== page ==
This paper is a report on the development of a complementary currency system that allows Kenyans in informal settlements to trade goods and services and meet sustainable development objectives. The system in this report, Bangla-Pesa, uses a ‘collaborative credit’ model through a network of local business, whose owners often struggle to meet their basic needs (also known as ‘mutual credit’). The paper documents the reasons for its creation, how it was launched, the immediate positive benefits upon launch, and some of the difficulties faced. Bangla-Pesa is shown to have facilitated, upon its launch, exchanges of roughly 50 Euros in value per day among 109 businesses, which is projected to raise living standards in the community primarily through the utilization of excess business capacity. After only a week of circulation – Bangla-Pesa represented an estimated 22% total trade among community members. This system’s implementation and governance model are detailed with the aim of improving upon and replicating the model for future sustainable development programs.
William O. Ruddick, Morgan A. Richards, and Jem Bendell
To cite this article: Ruddick, W., Richards, M. and Bendell, J. (2015) ‘Complementary Currencies for Sustainable Development in Kenya: The Case of the Bangla-Pesa’ International Journal of Community Currency Research 19 (Summer) 18-30 <www.ijccr.net> ISSN 1325-9547 http://dx.doi.org/10.15133/j.ijccr.2015.003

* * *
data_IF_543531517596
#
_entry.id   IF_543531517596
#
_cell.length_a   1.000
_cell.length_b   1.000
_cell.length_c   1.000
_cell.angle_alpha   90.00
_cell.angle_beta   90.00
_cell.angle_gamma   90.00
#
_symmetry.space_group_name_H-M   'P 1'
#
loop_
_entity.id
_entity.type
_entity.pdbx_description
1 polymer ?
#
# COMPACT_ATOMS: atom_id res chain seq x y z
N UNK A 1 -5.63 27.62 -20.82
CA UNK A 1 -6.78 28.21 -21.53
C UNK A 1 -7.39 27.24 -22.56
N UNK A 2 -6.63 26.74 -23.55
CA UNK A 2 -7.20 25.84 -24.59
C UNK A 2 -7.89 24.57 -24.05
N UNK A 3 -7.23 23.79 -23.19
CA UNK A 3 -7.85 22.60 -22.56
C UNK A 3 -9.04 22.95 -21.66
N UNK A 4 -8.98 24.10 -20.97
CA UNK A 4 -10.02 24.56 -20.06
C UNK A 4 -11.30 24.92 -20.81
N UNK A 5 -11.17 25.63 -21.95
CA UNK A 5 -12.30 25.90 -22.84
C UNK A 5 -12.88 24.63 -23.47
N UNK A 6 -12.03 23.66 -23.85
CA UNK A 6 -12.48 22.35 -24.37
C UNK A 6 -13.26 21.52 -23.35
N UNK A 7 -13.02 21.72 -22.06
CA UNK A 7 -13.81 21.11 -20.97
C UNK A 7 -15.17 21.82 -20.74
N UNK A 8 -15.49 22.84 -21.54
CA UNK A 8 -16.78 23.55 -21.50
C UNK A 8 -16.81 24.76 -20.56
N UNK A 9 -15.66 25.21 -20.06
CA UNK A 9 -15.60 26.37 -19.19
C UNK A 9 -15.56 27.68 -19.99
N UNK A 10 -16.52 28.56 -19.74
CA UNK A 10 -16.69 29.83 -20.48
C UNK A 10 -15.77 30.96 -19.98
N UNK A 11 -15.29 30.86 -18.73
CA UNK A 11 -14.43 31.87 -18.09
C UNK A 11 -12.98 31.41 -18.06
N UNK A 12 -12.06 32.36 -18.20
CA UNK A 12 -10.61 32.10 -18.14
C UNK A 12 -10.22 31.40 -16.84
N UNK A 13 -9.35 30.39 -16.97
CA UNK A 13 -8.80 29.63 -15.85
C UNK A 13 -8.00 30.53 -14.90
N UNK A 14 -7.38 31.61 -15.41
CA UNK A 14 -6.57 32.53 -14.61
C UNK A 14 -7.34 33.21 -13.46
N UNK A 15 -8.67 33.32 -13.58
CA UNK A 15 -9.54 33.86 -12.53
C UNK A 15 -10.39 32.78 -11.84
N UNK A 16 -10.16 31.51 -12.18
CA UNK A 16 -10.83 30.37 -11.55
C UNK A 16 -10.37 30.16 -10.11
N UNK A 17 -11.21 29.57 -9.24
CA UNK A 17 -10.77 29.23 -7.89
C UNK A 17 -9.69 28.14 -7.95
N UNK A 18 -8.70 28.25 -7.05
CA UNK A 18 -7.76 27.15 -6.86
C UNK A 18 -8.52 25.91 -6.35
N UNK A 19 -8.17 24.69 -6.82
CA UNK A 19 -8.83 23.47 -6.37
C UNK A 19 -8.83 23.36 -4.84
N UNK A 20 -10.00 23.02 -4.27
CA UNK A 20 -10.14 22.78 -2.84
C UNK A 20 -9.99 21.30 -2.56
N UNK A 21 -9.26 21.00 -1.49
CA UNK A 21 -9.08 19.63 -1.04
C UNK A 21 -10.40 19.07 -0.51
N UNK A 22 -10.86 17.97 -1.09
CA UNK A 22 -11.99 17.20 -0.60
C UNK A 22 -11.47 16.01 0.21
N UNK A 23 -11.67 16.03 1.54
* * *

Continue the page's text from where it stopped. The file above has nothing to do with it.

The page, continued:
The aim of the Eco-Pesa programme was to promote and facilitate environmental social service work and economic development in impoverished informal settlements (slums) through the innovative use of a complementary currency. This complementary currency, called Eco-Pesa, was backed by the national currency and introduced through the registration of 75 small local businesses, price discounting, community service work, and community events in three neighbouring informal settlements in Kongowea, Kenya. An estimated $4,176 USD worth of trading was facilitated through the circulation of only $352 USD worth of Eco-Pesa. The use of Eco-Pesa resulted in a 22% average increase in participating businesses’ incomes, the collection of 20 tonnes of waste, and the creation of three youth-led community tree nurseries. The programme was cost effective (only $4,698 USD was spent over seven months), and provided an improved mechanism for tracking development funding and increasing overall accountability. This paper presents a study of the programme, describing seven months of design, implementation and results. The successes of the Eco-Pesa programme demonstrated in these findings, indicate that complementary currencies are a valuable tool to promote development, warranting further implementation and research.
To cite this article: Ruddick, W. (2011) ‘Eco-Pesa: An Evaluation of a Complementary Currency Programme in Kenya’s Informal Settlements’ International Journal of Community Currency Research 15 (A) 1-12 <www.ijccr.net> ISSN 1325-9547 http://dx.doi.org/10.15133/j.ijccr.2011.001